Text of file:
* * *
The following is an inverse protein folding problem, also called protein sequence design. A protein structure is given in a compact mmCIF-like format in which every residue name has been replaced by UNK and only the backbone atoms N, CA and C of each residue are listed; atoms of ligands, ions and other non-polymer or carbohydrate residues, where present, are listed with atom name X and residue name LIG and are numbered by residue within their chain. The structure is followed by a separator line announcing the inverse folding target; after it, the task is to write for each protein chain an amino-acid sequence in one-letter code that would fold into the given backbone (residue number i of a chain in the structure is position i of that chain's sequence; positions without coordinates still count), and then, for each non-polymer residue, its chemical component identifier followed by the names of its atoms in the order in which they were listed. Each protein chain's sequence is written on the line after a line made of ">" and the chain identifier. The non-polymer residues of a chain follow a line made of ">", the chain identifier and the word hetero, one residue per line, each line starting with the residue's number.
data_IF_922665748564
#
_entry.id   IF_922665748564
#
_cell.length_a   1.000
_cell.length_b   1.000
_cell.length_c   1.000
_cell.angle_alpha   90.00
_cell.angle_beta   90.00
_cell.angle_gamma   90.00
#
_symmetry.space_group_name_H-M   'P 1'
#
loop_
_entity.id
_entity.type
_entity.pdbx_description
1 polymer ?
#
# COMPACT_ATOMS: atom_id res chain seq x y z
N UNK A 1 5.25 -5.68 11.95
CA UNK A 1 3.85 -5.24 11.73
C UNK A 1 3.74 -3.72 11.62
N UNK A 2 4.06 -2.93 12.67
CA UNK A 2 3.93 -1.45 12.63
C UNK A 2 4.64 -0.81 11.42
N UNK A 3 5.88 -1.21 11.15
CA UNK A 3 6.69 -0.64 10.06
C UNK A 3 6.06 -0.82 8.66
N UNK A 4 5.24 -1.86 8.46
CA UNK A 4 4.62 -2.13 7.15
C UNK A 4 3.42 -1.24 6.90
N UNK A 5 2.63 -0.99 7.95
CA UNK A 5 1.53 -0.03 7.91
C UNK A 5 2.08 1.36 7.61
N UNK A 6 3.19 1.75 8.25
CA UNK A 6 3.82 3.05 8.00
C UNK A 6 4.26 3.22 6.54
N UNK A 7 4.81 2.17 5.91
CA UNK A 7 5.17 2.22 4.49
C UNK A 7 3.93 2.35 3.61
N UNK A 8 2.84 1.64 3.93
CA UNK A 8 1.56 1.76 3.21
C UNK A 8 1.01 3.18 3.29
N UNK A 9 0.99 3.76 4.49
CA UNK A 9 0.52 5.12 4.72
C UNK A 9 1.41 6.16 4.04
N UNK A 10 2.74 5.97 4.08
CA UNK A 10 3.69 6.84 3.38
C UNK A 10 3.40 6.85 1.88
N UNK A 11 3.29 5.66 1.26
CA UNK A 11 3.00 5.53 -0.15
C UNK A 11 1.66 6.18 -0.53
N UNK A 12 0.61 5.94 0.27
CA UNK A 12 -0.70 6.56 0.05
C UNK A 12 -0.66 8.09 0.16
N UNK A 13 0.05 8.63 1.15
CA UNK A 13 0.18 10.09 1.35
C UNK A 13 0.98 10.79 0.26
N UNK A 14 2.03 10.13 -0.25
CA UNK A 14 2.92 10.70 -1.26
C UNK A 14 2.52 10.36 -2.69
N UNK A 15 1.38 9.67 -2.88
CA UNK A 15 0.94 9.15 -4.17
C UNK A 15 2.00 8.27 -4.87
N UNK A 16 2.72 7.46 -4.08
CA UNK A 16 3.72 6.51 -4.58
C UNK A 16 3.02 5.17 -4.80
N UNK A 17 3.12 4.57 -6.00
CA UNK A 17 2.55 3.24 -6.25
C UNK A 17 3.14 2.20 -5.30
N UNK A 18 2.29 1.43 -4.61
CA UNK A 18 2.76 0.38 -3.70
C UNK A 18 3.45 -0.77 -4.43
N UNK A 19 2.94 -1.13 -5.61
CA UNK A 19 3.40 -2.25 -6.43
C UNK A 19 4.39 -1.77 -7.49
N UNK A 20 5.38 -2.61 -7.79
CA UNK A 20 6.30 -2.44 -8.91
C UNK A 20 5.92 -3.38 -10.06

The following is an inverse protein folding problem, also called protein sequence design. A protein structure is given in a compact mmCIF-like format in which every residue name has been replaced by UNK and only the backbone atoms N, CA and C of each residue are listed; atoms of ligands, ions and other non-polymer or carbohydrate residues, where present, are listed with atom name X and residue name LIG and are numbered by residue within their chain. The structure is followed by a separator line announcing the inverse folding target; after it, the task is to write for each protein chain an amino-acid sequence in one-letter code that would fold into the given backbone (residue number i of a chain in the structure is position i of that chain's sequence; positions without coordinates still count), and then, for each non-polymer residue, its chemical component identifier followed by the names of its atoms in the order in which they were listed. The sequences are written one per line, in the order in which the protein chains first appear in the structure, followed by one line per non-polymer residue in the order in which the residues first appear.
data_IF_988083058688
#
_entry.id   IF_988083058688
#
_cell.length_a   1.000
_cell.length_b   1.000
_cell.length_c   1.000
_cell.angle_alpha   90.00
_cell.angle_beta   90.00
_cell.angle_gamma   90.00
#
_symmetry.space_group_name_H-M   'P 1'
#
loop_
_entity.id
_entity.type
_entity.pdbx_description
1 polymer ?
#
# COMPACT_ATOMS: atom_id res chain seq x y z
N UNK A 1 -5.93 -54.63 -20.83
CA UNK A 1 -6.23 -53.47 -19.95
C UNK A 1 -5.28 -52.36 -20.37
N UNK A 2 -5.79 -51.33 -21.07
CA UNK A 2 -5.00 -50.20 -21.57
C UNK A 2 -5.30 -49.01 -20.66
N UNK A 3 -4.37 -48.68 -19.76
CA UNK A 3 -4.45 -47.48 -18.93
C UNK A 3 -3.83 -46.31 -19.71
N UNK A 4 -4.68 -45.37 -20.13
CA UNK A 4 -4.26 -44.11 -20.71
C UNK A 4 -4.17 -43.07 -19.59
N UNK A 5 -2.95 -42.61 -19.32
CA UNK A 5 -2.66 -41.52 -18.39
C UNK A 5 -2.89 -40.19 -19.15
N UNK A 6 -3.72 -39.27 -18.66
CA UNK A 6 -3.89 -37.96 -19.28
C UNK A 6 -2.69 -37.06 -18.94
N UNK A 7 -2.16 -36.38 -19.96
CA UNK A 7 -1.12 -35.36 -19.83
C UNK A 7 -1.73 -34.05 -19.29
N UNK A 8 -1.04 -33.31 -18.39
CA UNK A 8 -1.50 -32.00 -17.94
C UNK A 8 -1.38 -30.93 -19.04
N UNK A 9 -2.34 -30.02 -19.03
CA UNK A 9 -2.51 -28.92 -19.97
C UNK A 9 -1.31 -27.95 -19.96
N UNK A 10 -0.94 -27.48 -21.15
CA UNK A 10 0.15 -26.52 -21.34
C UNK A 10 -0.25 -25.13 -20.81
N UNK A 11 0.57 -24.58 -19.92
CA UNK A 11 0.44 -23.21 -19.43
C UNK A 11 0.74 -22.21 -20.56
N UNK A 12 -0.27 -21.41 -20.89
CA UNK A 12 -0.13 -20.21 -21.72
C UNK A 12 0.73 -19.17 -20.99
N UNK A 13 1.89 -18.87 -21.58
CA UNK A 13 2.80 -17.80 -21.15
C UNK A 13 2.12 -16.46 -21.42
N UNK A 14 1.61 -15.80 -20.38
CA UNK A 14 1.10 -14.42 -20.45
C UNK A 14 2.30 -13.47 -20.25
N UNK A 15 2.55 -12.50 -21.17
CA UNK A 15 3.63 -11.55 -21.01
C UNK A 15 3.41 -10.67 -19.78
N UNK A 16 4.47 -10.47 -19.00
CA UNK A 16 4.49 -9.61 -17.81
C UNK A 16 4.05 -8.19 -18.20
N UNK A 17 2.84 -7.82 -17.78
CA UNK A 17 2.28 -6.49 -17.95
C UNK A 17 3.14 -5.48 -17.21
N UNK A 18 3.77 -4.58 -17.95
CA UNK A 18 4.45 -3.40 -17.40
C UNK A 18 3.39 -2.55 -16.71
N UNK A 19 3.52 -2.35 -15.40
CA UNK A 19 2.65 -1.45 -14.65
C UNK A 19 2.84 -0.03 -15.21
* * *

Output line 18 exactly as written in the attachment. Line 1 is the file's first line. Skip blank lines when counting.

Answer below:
_entity.pdbx_description